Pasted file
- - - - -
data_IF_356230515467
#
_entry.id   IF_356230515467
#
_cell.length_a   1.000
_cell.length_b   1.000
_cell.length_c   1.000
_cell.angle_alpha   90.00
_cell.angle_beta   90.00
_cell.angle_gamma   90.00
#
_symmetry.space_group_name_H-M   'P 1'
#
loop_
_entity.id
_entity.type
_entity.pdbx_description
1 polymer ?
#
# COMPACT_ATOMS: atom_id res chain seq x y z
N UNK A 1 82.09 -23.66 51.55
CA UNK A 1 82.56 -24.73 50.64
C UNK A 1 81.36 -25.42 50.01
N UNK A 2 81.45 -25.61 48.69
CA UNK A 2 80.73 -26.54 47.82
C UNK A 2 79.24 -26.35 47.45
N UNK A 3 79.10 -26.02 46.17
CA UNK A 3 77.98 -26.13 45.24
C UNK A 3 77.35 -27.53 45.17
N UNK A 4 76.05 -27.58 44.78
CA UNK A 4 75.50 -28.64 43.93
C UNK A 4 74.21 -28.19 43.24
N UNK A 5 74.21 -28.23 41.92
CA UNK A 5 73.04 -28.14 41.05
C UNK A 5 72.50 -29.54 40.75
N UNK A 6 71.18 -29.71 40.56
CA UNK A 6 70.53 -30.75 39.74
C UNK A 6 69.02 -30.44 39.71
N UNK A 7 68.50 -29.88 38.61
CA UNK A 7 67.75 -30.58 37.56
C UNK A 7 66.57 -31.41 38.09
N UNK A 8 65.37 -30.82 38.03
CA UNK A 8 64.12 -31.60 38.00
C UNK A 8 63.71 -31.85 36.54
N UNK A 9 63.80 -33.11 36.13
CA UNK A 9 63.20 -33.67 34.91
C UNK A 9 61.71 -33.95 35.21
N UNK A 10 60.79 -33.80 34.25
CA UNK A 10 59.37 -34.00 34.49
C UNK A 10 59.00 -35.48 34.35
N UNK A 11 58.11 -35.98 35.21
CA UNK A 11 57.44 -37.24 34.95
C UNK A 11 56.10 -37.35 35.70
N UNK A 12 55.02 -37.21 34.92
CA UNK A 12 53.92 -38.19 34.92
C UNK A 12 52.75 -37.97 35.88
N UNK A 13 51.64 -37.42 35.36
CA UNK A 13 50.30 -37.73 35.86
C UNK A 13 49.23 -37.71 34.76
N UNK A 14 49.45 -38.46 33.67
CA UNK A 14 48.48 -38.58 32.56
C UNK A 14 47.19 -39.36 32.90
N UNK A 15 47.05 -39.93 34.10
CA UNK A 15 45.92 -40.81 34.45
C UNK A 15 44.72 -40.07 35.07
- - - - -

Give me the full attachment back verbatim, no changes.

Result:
data_IF_356230515467
#
_entry.id   IF_356230515467
#
_cell.length_a   1.000
_cell.length_b   1.000
_cell.length_c   1.000
_cell.angle_alpha   90.00
_cell.angle_beta   90.00
_cell.angle_gamma   90.00
#
_symmetry.space_group_name_H-M   'P 1'
#
loop_
_entity.id
_entity.type
_entity.pdbx_description
1 polymer ?
#
# COMPACT_ATOMS: atom_id res chain seq x y z
N UNK A 1 82.09 -23.66 51.55
CA UNK A 1 82.56 -24.73 50.64
C UNK A 1 81.36 -25.42 50.01
N UNK A 2 81.45 -25.61 48.69
CA UNK A 2 80.73 -26.54 47.82
C UNK A 2 79.24 -26.35 47.45
N UNK A 3 79.10 -26.02 46.17
CA UNK A 3 77.98 -26.13 45.24
C UNK A 3 77.35 -27.53 45.17
N UNK A 4 76.05 -27.58 44.78
CA UNK A 4 75.50 -28.64 43.93
C UNK A 4 74.21 -28.19 43.24
N UNK A 5 74.21 -28.23 41.92
CA UNK A 5 73.04 -28.14 41.05
C UNK A 5 72.50 -29.54 40.75
N UNK A 6 71.18 -29.71 40.56
CA UNK A 6 70.53 -30.75 39.74
C UNK A 6 69.02 -30.44 39.71
N UNK A 7 68.50 -29.88 38.61
CA UNK A 7 67.75 -30.58 37.56
C UNK A 7 66.57 -31.41 38.09
N UNK A 8 65.37 -30.82 38.03
CA UNK A 8 64.12 -31.60 38.00
C UNK A 8 63.71 -31.85 36.54
N UNK A 9 63.80 -33.11 36.13
CA UNK A 9 63.20 -33.67 34.91
C UNK A 9 61.71 -33.95 35.21
N UNK A 10 60.79 -33.80 34.25
CA UNK A 10 59.37 -34.00 34.49
C UNK A 10 59.00 -35.48 34.35
N UNK A 11 58.11 -35.98 35.21
CA UNK A 11 57.44 -37.24 34.95
C UNK A 11 56.10 -37.35 35.70
N UNK A 12 55.02 -37.21 34.92
CA UNK A 12 53.92 -38.19 34.92
C UNK A 12 52.75 -37.97 35.88
N UNK A 13 51.64 -37.42 35.36
CA UNK A 13 50.30 -37.73 35.86
C UNK A 13 49.23 -37.71 34.76
N UNK A 14 49.45 -38.46 33.67
CA UNK A 14 48.48 -38.58 32.56
C UNK A 14 47.19 -39.36 32.90
N UNK A 15 47.05 -39.93 34.10
CA UNK A 15 45.92 -40.81 34.45
C UNK A 15 44.72 -40.07 35.07